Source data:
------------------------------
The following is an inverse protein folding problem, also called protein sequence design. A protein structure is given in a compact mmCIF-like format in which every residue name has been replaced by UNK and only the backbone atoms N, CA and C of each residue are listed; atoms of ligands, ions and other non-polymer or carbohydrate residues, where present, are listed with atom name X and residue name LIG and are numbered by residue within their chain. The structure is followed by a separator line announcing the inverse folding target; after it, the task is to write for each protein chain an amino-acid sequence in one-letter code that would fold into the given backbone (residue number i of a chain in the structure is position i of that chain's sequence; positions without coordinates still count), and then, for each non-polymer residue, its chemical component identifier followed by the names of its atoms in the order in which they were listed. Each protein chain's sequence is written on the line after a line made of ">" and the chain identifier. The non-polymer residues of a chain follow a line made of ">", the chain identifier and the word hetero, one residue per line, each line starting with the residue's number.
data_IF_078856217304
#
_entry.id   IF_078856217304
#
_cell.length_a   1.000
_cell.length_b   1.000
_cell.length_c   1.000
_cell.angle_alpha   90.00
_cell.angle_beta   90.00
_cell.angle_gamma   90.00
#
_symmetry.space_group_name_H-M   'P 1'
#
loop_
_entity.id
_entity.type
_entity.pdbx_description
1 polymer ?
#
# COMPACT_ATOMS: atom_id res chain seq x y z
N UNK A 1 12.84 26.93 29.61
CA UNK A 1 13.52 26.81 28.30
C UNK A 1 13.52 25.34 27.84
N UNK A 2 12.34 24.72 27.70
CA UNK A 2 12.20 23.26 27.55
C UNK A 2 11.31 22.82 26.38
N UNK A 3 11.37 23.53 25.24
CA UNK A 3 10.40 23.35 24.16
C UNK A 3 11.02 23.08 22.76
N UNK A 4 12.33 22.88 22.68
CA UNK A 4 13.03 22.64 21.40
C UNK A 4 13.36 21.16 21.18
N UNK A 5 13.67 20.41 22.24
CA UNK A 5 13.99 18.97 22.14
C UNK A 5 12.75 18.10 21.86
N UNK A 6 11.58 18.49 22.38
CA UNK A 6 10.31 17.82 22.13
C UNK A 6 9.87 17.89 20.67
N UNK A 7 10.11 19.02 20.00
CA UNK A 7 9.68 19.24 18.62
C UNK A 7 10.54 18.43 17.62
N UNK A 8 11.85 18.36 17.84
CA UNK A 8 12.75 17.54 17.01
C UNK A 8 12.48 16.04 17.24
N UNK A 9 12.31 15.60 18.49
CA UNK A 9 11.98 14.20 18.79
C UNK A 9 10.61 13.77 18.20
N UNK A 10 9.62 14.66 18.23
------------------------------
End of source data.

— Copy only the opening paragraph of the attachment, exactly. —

The following is an inverse protein folding problem, also called protein sequence design. A protein structure is given in a compact mmCIF-like format in which every residue name has been replaced by UNK and only the backbone atoms N, CA and C of each residue are listed; atoms of ligands, ions and other non-polymer or carbohydrate residues, where present, are listed with atom name X and residue name LIG and are numbered by residue within their chain. The structure is followed by a separator line announcing the inverse folding target; after it, the task is to write for each protein chain an amino-acid sequence in one-letter code that would fold into the given backbone (residue number i of a chain in the structure is position i of that chain's sequence; positions without coordinates still count), and then, for each non-polymer residue, its chemical component identifier followed by the names of its atoms in the order in which they were listed. Each protein chain's sequence is written on the line after a line made of ">" and the chain identifier. The non-polymer residues of a chain follow a line made of ">", the chain identifier and the word hetero, one residue per line, each line starting with the residue's number.